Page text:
7 Things to Do When You Want to Give Up (Instead of Giving Up)

 

 

 

 

 

By: Brian A. Klems | April 20, 2017

There are a lot of challenges and rewards to being an author, and one of the greatest (and sometimes brutal) challenges is getting published. I think we’ve all seen people magically picked up by publishers out of nowhere, but my experience is that they usually know someone in the business. For me, it was a slog that took more than ten years and hundreds of rejections from agents and editors.

Then, in the past two and a half years, I signed contracts for fourteen books with three different publishers. Eight of the books are out now, and the rest will be out shortly. When people think that because I started selling books in my twenties I must have somehow cheated to get ahead, I tell them my history: I started submitting to agents and editors when I was in middle school. I was already writing novels then, and despite having a growing readership and being highlighted by the Los Angeles Times at the age of 14, I was still up for years of constant rejection. That’s how hard of a business this is, and it shows that if you want to write, never give up.So, if you’ve been submitting and not getting anywhere, here are some suggestions of things you can do instead of giving up, and all these things can help you on your path to publication.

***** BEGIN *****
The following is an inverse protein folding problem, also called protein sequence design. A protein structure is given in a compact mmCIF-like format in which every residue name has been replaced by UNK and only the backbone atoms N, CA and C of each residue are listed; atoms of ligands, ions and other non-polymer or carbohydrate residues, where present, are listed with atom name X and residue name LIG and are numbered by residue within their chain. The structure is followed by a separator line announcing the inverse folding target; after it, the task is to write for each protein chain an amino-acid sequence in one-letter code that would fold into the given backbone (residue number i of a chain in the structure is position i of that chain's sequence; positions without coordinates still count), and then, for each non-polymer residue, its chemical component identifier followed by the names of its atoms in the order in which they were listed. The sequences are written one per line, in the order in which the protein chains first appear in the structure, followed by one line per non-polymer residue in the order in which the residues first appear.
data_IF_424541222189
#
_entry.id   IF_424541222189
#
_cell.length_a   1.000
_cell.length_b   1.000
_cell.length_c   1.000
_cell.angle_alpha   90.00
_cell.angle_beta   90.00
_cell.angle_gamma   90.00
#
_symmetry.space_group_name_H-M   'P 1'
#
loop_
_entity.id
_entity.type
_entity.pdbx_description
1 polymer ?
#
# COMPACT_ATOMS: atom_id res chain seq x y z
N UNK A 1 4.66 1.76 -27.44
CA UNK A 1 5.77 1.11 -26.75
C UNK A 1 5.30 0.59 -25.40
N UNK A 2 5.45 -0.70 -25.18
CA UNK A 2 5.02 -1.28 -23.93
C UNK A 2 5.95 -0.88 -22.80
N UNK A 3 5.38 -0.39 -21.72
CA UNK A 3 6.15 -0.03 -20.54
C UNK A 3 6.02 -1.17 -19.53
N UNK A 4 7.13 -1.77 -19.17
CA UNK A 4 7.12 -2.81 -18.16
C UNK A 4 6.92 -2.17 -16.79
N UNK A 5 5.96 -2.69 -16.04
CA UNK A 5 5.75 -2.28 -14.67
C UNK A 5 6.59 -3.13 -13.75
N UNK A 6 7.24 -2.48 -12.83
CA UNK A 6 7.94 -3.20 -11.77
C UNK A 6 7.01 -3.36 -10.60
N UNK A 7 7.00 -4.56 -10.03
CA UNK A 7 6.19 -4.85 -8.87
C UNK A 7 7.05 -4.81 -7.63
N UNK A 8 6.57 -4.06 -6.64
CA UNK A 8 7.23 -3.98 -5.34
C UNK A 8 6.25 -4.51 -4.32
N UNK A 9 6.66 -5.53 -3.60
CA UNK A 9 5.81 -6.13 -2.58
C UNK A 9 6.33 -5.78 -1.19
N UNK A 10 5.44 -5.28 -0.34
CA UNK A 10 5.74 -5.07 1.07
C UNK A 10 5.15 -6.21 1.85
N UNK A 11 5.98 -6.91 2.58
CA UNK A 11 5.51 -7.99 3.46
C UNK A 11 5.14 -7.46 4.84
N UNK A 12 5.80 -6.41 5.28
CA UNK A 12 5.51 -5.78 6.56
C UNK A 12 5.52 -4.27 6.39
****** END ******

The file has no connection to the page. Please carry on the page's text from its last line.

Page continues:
1. Revise